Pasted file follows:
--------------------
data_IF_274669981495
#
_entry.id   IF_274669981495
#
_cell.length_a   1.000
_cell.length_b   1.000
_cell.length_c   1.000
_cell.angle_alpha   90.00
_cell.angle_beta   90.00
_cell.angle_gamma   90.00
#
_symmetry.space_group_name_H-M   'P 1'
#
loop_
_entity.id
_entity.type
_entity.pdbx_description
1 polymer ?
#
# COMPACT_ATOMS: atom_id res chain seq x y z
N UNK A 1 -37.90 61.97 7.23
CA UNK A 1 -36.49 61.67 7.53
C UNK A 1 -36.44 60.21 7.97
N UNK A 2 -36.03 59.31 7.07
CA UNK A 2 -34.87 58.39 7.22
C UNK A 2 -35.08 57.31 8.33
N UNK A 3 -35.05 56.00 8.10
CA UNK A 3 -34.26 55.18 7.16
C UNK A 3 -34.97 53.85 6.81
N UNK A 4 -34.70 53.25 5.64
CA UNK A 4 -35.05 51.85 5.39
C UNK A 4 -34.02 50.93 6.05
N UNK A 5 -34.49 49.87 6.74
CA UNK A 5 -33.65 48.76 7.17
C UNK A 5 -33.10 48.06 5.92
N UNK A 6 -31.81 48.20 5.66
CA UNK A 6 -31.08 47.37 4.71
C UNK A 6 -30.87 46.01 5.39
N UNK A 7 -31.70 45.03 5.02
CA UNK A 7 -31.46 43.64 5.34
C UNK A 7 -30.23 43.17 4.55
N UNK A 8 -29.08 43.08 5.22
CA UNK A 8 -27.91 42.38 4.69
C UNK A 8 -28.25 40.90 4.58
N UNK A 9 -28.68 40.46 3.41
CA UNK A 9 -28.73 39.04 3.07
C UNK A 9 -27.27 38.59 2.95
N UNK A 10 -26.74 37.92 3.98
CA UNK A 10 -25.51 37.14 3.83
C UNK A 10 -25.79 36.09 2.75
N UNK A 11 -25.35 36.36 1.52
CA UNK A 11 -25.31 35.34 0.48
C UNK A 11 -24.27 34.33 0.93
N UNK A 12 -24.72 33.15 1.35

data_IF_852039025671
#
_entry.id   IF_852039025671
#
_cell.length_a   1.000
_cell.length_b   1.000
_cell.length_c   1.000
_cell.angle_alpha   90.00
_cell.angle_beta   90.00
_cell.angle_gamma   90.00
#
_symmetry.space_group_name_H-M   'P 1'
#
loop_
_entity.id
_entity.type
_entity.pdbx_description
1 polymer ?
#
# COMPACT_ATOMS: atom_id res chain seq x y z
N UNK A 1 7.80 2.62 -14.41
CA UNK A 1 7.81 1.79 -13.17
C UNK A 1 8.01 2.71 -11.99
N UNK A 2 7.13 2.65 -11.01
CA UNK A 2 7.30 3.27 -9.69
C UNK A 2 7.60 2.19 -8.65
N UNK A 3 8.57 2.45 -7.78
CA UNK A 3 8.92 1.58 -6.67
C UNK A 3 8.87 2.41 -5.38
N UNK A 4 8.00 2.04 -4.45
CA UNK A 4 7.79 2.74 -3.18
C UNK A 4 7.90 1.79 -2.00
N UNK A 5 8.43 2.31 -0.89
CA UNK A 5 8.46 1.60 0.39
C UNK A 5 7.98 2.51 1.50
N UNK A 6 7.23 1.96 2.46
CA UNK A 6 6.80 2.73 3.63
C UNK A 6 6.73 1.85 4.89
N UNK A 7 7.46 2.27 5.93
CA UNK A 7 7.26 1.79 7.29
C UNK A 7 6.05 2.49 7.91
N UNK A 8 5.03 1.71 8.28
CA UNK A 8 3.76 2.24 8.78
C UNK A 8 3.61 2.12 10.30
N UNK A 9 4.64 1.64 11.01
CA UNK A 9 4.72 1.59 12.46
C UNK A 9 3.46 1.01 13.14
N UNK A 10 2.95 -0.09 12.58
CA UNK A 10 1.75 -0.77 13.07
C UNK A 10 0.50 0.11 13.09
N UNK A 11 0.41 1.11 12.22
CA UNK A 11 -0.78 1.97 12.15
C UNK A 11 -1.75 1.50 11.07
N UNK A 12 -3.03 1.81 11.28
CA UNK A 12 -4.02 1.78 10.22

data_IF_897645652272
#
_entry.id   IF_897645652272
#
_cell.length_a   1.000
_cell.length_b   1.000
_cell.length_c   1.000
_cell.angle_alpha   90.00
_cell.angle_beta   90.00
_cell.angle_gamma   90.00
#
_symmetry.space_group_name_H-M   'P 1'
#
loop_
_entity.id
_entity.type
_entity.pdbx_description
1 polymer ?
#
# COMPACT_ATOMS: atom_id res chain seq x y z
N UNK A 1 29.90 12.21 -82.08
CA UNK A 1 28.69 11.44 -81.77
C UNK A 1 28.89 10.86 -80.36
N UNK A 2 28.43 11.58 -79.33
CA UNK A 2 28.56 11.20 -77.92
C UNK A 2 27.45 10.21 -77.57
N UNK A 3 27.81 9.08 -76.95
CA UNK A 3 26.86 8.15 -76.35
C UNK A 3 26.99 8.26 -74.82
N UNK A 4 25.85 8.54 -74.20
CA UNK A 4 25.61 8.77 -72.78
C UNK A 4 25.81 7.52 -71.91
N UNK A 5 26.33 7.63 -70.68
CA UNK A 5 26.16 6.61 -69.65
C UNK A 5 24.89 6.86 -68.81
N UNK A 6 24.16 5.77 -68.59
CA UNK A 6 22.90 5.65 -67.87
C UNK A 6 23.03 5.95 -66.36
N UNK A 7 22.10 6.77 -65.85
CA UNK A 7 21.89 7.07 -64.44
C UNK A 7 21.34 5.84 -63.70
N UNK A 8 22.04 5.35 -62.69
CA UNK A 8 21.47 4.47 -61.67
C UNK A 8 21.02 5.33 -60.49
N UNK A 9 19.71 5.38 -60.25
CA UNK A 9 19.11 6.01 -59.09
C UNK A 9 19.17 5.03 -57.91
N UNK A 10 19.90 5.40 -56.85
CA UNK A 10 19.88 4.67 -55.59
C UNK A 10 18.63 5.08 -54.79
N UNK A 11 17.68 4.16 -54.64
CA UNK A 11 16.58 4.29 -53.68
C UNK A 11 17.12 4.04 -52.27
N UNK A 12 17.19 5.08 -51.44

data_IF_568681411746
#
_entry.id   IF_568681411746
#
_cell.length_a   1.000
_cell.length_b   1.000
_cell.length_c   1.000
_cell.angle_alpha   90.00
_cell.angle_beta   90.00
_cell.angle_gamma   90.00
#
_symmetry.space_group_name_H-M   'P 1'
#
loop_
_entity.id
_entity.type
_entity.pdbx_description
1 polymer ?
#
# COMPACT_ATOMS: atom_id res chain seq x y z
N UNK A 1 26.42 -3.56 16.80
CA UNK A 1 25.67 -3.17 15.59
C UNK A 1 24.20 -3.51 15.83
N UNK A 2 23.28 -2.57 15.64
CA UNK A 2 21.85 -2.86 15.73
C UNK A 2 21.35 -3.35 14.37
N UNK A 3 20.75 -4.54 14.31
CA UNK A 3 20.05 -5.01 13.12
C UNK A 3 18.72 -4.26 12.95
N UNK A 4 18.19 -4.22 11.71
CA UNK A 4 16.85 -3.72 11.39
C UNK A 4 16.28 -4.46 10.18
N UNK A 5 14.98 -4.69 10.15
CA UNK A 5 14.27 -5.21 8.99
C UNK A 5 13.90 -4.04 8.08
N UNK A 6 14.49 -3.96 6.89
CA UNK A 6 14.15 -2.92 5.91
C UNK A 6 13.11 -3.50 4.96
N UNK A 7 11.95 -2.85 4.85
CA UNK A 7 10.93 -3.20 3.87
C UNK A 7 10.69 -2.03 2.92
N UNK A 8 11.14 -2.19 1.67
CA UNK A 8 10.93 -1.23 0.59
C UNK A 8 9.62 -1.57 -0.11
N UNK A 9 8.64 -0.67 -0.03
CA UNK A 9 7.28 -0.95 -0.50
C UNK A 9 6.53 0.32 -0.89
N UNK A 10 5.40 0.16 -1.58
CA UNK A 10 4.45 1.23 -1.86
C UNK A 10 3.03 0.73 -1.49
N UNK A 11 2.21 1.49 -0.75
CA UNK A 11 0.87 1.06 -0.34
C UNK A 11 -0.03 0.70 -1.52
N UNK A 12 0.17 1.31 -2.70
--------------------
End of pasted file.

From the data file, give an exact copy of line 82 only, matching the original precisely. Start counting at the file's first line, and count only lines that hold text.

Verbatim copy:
CA UNK A 3 8.92 1.58 -6.67